Black History Month and a Salesian Perspective



Martin Luther King Jr. at the March on Washington, 1963

Joseph Sullivan, Reporting Journalist

The History of this Event

Among the things that come to the global citizens’ mind when thinking about American culture is its brilliant diversity. Many take for granted the contributions of different groups in American daily life, and February is an opportunity to recognize and celebrate the African American community’s cultural contributions to society. In 1915, historian Carter G. Woodson and Jesse E. Moorland developed the Association for the Study of Negro Life and History. Carter G. Woodson was among the first African-Americans to attain a doctorate from Harvard, and he created this organization with the aim of celebrating the African American community’s achievements. This led the organization, which is now known as the Association for the Study of African American Life and History, to later develop “Negro History Week.” Founded in 1926 as a response to the U.S. education system’s poor observance of African American history, this is the week from which Black History Month emerged. It was selected to take place on the second week of February due to the significant birthdays of Frederick Douglass and Abraham Lincoln that took place during this week. 

Many college campuses gradually recognized this week, and in 1976, President Ford wrote for the citizens of America to “seize the opportunity to honor the too-often neglected accomplishments of black Americans in every area of endeavor throughout our history.” 

This Year’s Theme: African Americans and the Vote

Every year, a theme that relates to the African American community is emphasized to promote exploration into that topic. Given that this year is the century anniversary of the 19th Amendment, which gave women the right to vote, and is also the 150th year anniversary of the 15th Amendment, giving all men, regardless of race, the right to vote, this year’s theme is on recognizing this right and fighting voter suppression laws. This theme also entails the celebration of the increasing African American presence in the political arena.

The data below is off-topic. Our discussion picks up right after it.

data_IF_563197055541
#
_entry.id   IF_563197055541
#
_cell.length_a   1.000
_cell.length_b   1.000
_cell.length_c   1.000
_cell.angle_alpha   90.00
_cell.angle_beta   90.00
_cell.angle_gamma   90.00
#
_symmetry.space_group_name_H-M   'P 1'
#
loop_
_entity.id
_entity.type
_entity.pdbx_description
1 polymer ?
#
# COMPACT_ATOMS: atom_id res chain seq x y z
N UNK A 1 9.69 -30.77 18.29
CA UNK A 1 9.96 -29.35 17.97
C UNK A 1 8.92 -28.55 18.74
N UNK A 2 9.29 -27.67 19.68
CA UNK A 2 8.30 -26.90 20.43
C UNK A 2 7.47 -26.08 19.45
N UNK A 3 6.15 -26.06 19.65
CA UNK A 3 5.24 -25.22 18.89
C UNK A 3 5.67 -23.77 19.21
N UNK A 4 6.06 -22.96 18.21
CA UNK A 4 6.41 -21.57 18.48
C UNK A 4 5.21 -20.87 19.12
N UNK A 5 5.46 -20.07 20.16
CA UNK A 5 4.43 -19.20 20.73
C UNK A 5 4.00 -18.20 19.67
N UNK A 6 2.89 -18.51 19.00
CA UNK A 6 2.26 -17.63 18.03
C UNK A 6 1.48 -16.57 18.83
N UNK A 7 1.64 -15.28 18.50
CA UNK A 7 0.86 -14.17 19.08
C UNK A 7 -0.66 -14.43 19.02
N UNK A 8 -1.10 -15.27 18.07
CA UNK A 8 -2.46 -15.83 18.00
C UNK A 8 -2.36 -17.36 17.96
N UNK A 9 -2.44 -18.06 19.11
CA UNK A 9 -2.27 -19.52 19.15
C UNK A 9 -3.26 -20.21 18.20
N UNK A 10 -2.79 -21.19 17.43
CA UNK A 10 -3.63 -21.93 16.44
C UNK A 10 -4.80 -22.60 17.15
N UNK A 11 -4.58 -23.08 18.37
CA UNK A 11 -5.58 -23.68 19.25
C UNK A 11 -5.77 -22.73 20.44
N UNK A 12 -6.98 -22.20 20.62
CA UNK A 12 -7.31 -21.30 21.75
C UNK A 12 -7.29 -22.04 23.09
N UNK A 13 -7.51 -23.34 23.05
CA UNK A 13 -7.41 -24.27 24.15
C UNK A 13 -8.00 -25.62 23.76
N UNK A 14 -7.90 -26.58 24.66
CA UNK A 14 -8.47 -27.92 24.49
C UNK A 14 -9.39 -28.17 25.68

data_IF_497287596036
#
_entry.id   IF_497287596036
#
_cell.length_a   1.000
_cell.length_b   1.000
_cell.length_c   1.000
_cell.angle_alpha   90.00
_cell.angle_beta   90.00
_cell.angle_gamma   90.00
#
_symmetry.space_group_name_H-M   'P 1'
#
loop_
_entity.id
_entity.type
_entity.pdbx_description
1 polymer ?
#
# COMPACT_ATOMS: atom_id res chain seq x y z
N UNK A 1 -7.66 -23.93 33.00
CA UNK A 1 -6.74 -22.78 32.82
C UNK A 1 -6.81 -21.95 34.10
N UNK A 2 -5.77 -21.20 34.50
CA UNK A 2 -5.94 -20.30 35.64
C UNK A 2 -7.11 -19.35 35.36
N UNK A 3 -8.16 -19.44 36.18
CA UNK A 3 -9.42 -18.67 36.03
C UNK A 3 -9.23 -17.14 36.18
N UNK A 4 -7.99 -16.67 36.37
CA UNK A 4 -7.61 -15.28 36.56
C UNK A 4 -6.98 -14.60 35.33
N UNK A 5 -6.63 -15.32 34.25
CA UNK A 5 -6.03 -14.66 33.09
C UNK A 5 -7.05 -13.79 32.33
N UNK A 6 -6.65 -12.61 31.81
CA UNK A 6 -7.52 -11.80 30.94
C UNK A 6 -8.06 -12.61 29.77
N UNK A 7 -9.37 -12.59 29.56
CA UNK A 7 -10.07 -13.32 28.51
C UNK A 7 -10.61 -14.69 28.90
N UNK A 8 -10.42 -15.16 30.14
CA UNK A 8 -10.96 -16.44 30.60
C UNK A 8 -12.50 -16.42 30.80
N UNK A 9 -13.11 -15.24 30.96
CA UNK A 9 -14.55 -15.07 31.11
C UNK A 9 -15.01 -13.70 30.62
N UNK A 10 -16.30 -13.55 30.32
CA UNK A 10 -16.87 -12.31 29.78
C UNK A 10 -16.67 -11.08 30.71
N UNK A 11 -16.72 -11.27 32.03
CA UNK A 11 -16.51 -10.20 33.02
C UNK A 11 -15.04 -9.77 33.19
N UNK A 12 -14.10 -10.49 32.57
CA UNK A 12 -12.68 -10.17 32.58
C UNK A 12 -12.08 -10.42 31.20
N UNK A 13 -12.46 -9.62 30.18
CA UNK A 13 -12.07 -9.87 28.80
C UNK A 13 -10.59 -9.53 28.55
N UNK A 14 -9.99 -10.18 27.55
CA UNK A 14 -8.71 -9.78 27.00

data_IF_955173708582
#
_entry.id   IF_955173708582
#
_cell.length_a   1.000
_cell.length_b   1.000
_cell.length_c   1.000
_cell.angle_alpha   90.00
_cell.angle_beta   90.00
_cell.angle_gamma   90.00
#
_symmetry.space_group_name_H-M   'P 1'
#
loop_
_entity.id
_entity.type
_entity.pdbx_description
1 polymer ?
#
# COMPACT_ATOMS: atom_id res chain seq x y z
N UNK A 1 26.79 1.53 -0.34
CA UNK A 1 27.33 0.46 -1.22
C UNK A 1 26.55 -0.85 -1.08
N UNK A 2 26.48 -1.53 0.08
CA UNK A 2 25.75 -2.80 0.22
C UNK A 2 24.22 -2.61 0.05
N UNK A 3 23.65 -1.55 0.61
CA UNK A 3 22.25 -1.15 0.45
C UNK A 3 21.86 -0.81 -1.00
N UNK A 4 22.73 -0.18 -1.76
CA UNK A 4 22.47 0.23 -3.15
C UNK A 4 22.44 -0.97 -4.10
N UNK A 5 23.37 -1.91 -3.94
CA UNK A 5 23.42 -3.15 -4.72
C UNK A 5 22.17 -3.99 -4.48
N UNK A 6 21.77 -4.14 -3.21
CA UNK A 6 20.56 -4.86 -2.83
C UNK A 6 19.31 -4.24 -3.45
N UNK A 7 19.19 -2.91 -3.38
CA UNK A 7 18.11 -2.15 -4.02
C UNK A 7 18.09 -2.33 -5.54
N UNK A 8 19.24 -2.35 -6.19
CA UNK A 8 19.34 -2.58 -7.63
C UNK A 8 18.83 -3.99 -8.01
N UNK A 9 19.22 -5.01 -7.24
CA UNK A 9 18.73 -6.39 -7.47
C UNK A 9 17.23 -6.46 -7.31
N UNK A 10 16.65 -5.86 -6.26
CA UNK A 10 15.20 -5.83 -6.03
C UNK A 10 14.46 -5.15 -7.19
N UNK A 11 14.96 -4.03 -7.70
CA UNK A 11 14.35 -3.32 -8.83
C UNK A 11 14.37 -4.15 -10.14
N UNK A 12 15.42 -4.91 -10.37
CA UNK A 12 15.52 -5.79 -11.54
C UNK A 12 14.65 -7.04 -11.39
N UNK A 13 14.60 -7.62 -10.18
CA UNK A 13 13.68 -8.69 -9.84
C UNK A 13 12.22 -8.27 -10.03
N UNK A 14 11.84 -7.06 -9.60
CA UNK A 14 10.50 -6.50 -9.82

This Event at Salesianum 

To develop a greater understanding of this month, I visited the Black Student Union at Salesianum and interviewed Mr. Jackson, Director of Diversity and Inclusion, and I stayed to watch the club’s meeting. This experience sculpted my understanding and appreciation for the club, which celebrates, educates, and engages the African American experience at Salesianum. This occurs through forms of expeditionary learning. The club sponsors multiple speakers to talk about cultural and political topics, and the club also pursues field trips to places such as the National Museum of African American History and Culture. 

While talking to Mr. Jackson, it was emphasized that this month of celebration is meant for everyone — African-American history is American history. In so many ways, the African-American community has made significant contributions to different areas of day-to-day life. Literature, music, clothing, and the film industry — to name a few. The aim of this month is to recognize that uniqueness and appreciate it. Father Lawless exemplified this virtue by desegregating Salesianum, and we are called to exemplify this as Salesians every day.